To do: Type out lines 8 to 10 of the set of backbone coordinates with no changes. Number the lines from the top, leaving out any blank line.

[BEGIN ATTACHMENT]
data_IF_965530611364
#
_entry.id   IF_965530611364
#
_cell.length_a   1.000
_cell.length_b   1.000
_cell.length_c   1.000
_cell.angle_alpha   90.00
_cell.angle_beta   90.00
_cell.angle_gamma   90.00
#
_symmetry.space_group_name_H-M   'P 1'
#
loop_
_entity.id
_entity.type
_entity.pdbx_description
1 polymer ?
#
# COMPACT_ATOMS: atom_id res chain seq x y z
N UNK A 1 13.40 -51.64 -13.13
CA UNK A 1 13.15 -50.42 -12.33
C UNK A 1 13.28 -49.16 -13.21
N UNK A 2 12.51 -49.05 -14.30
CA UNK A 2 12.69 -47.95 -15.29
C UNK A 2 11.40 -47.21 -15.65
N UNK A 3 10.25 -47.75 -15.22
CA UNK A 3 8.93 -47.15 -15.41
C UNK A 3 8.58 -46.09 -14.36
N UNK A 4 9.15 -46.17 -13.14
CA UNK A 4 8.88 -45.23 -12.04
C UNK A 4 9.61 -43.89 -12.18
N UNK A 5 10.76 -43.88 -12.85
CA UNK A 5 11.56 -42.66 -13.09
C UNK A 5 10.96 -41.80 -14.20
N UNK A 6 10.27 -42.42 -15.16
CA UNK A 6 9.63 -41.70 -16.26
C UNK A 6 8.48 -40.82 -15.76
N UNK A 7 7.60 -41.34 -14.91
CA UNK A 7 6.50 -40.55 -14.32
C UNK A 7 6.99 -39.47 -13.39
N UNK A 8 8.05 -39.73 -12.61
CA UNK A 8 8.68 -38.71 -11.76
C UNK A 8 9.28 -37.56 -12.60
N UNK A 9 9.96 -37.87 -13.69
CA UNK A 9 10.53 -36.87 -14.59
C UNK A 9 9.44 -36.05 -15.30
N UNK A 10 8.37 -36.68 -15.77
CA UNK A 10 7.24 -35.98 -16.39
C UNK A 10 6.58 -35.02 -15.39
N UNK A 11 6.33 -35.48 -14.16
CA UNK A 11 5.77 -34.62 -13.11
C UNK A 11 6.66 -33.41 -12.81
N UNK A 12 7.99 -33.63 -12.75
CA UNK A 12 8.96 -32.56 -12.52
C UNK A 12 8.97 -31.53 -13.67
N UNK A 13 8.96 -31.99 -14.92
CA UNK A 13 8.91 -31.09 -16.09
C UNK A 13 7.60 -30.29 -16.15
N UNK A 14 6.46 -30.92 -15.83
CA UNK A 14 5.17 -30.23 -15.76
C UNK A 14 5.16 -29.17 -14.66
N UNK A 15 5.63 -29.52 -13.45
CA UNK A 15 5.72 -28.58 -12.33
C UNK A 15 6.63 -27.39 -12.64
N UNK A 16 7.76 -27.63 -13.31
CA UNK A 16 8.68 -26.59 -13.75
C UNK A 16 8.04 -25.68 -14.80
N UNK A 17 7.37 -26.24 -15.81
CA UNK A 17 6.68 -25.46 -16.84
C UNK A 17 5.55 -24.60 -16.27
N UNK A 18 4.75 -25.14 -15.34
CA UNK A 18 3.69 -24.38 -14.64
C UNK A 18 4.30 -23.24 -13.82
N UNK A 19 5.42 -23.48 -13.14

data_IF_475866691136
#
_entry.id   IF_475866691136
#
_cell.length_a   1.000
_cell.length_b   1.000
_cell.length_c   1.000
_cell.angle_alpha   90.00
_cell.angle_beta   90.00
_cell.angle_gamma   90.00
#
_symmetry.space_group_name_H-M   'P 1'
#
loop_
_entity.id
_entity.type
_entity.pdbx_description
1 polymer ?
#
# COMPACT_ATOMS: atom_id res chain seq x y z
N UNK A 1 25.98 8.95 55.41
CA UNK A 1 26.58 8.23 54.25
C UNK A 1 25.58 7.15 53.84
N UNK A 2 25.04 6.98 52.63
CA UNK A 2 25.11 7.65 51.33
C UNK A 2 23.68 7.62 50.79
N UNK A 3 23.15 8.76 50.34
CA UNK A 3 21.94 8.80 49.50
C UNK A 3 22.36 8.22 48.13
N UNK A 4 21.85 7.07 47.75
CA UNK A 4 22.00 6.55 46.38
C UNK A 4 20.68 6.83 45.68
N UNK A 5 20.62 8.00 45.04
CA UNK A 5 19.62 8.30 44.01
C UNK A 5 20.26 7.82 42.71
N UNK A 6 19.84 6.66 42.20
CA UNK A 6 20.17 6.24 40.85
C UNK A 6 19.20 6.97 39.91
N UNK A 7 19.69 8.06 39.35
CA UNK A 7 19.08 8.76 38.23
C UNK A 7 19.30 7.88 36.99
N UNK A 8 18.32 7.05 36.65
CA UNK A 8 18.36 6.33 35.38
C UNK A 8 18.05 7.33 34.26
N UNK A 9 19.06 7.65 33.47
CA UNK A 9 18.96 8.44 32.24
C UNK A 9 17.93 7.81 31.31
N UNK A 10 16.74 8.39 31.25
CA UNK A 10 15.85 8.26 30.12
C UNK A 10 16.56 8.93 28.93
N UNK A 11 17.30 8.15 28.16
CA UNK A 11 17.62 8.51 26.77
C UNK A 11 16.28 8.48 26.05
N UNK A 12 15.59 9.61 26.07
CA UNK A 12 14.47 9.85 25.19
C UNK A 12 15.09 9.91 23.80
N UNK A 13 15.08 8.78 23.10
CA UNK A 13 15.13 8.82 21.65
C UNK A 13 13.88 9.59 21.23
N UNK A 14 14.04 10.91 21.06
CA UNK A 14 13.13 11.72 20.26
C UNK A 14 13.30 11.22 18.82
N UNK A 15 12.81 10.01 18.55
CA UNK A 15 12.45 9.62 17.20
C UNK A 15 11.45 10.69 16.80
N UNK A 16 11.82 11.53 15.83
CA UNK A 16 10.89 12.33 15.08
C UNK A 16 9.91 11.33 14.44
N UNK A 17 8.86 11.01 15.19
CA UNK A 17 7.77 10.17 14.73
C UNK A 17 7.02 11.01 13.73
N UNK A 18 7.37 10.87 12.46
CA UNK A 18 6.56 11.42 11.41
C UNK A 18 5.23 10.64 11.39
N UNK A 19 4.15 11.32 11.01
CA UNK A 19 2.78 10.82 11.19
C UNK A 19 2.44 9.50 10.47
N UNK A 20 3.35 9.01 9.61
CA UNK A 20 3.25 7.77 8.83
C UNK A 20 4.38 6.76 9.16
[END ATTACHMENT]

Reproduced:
_cell.angle_alpha   90.00
_cell.angle_beta   90.00
_cell.angle_gamma   90.00